Summary: Tech stocks fell as much as 2% in late US trade this morning on fears about what the Fed might do to withdraw stimulus in its monetary policy decision due tomorrow at 8am NZT. Hotter than expected US producer price inflation figures overnight darkened the mood. Elsewhere, Aucklanders left the city in droves this morning to the north, south and into the air on the first day they can travel across borders without exemptions. There were queues. And a new report talks up NZ's agriculture sector.

Cracking $50 billion A new report predicts NZ’s food and fibre export revenues will hit a record $50.8b in the year to June 2022.

Despite Fonterra warning its farmers about flat or declining milk production, the Situation and Outlook for Primary Industries (SOPI) found high demand for NZ dairy products combined with strong export prices are expected to deliver an estimated 10% increase in dairy export revenue to $20.9b for the year to June 2022.

Agriculture minister Damien O’Connor said the sector was meeting strong demand as consumers around the world looked to healthier food and natural fibres with strong environmental credentials.

The outlook found: 

  • Meat export revenue is forecast to increase by 6 percent to $11.1b.
  • Forestry exports are expected to reach $6.7b.
  • An expected increase in export revenue of 5% to $6.9b for fruit and wine exports.
  • Seafood export revenue is forecast to rise 4% to $1.9b. (All figures for the year to June 2022)

Double digit inflation The Nasdaq was down as much as 2% around 8am NZT and the S&P 500 was down about 1.0% after US producer price index inflation rose 13.3% from a year ago. That was faster than expected and bolstered expectations the US Federal Reserve will speed up its reduction of money printing and bond buying and hike the Fed funds rate earlier than previously forecast next year.

Not as effective A South African study published overnight found the Pfizer vaccine helped 70% of omicron cases avoid hospitalisation, down from 93% in the previous delta wave of infections. However, Pfizer also reported final trial results of its anti-viral pill Paxlovid cuts the risk of hospitalisation or death by up to 89% in high-risk patients;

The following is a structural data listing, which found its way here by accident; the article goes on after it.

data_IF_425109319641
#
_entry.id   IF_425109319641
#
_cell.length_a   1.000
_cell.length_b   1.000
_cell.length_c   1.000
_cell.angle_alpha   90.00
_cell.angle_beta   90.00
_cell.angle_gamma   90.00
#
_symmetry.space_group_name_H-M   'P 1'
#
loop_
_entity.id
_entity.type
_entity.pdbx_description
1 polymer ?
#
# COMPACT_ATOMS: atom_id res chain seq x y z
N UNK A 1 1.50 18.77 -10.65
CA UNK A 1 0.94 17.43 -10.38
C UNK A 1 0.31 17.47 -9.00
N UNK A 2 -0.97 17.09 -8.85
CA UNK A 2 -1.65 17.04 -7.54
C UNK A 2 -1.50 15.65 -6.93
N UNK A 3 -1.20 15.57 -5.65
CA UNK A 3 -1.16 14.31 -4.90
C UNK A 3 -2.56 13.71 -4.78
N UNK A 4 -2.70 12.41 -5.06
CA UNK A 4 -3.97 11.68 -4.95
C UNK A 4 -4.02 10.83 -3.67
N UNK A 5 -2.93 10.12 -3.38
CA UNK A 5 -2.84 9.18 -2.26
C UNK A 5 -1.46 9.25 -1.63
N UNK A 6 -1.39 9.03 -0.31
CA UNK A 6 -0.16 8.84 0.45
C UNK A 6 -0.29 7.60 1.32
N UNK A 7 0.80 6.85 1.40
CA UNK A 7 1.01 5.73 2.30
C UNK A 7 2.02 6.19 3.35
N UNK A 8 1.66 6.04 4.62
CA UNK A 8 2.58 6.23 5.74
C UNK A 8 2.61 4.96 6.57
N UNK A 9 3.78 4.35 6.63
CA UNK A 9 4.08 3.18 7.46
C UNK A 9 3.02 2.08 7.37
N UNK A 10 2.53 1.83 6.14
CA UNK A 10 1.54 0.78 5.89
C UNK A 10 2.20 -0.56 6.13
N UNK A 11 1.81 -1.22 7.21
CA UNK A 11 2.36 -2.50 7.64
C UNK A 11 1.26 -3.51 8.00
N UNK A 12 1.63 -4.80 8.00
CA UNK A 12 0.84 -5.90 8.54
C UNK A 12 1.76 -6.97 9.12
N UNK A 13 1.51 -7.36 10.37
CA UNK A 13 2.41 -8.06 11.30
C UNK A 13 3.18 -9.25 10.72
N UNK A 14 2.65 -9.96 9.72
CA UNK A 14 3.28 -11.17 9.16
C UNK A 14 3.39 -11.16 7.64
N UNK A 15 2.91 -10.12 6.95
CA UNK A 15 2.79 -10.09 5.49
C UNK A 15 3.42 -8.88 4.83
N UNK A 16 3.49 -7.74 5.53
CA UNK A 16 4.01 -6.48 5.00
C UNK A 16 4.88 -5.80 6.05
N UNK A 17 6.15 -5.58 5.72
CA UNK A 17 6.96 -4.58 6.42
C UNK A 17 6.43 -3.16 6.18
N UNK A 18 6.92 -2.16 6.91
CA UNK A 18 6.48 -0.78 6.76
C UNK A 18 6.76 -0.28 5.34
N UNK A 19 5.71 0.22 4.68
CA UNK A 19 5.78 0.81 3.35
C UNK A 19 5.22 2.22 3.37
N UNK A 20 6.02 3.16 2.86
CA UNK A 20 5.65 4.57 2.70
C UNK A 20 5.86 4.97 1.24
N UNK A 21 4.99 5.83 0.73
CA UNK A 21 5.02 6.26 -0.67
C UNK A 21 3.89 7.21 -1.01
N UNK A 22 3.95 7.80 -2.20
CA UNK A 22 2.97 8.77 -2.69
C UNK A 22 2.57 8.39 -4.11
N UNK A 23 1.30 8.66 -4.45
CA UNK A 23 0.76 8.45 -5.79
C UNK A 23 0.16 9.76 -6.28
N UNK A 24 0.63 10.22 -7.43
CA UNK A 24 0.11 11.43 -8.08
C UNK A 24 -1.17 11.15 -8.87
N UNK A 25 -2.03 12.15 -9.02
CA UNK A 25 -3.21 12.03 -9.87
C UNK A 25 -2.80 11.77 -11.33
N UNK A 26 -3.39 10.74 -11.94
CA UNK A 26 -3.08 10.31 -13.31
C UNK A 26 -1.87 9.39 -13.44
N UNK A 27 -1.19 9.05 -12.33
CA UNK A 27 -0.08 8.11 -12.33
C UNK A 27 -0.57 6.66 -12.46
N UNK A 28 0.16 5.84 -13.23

Omicron in China China reported its second case of omicron overnight as multiple factories shut down in the east coast manufacturing province of Zhejiang bordering Shanghai. The province includes Ningbo, Shaoxing and Hangzhou and last night reported a rapid spread of 217 locally transmitted cases.

Floor removal Just as our Reserve Bank is considering imposing a mortgage interest rate affordability floor, the Bank of England said overnight it planned to remove its rule that borrowers be able to handle a rate 3% higher than their existing rate, which would allow an extra 85,000 borrowers to afford a mortgage.

Three waters A delegation of mayors will meet local government minister Nanaia Mahuta this morning to press their concerns about the government's 'three waters' reforms. Draft legislation was to have been introduced to Parliament this week, but is understood to have been insufficiently well-developed to proceed and will now not appear until next year.

Fresh on BusinessDesk this morning

Nikitin Sallee interviews Public Service Commissioner Peter Hughes about CEO pay.

Oliver Lewis reports on CEO pay for 2021, showing just 2.1% and 1.0% gains for private and public sector CEOs, but with a rise expected next year for private CEOs that is expected to further widen the gap with state sector leaders.

David Chaplin writes in his weekly column about the FMA’s toughening culture against wrongdoing, as indicated by its cancellation this week of the license of financial adviser Paul Loo.

This article has been updated to correct Fonterra expects flat or declining production, not revenue